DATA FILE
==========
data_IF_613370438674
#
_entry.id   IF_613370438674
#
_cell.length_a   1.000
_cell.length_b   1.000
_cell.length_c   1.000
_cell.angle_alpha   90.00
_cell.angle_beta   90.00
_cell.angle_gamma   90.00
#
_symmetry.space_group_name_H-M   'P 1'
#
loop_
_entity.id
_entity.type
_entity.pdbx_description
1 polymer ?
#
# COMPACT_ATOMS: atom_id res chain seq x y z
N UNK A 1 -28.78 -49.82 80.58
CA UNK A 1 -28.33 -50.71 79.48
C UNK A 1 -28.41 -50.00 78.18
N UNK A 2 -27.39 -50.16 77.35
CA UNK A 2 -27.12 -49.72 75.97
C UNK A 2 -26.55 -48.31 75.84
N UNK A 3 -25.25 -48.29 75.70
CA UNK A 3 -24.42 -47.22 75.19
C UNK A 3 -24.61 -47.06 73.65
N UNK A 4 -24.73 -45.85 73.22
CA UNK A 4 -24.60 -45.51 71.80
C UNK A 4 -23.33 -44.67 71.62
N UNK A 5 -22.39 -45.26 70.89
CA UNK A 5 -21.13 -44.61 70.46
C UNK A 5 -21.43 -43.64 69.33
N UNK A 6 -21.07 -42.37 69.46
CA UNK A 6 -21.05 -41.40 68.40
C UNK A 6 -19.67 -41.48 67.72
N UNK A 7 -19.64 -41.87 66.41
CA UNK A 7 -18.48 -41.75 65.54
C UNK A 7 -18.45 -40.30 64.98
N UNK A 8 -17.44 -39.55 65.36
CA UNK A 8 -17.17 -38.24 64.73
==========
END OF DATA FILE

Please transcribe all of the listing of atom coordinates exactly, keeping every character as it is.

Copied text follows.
data_IF_613370438674
#
_entry.id   IF_613370438674
#
_cell.length_a   1.000
_cell.length_b   1.000
_cell.length_c   1.000
_cell.angle_alpha   90.00
_cell.angle_beta   90.00
_cell.angle_gamma   90.00
#
_symmetry.space_group_name_H-M   'P 1'
#
loop_
_entity.id
_entity.type
_entity.pdbx_description
1 polymer ?
#
# COMPACT_ATOMS: atom_id res chain seq x y z
N UNK A 1 -28.78 -49.82 80.58
CA UNK A 1 -28.33 -50.71 79.48
C UNK A 1 -28.41 -50.00 78.18
N UNK A 2 -27.39 -50.16 77.35
CA UNK A 2 -27.12 -49.72 75.97
C UNK A 2 -26.55 -48.31 75.84
N UNK A 3 -25.25 -48.29 75.70
CA UNK A 3 -24.42 -47.22 75.19
C UNK A 3 -24.61 -47.06 73.65
N UNK A 4 -24.73 -45.85 73.22
CA UNK A 4 -24.60 -45.51 71.80
C UNK A 4 -23.33 -44.67 71.62
N UNK A 5 -22.39 -45.26 70.89
CA UNK A 5 -21.13 -44.61 70.46
C UNK A 5 -21.43 -43.64 69.33
N UNK A 6 -21.07 -42.37 69.46
CA UNK A 6 -21.05 -41.40 68.40
C UNK A 6 -19.67 -41.48 67.72
N UNK A 7 -19.64 -41.87 66.41
CA UNK A 7 -18.48 -41.75 65.54
C UNK A 7 -18.45 -40.30 64.98
N UNK A 8 -17.44 -39.55 65.36
CA UNK A 8 -17.17 -38.24 64.73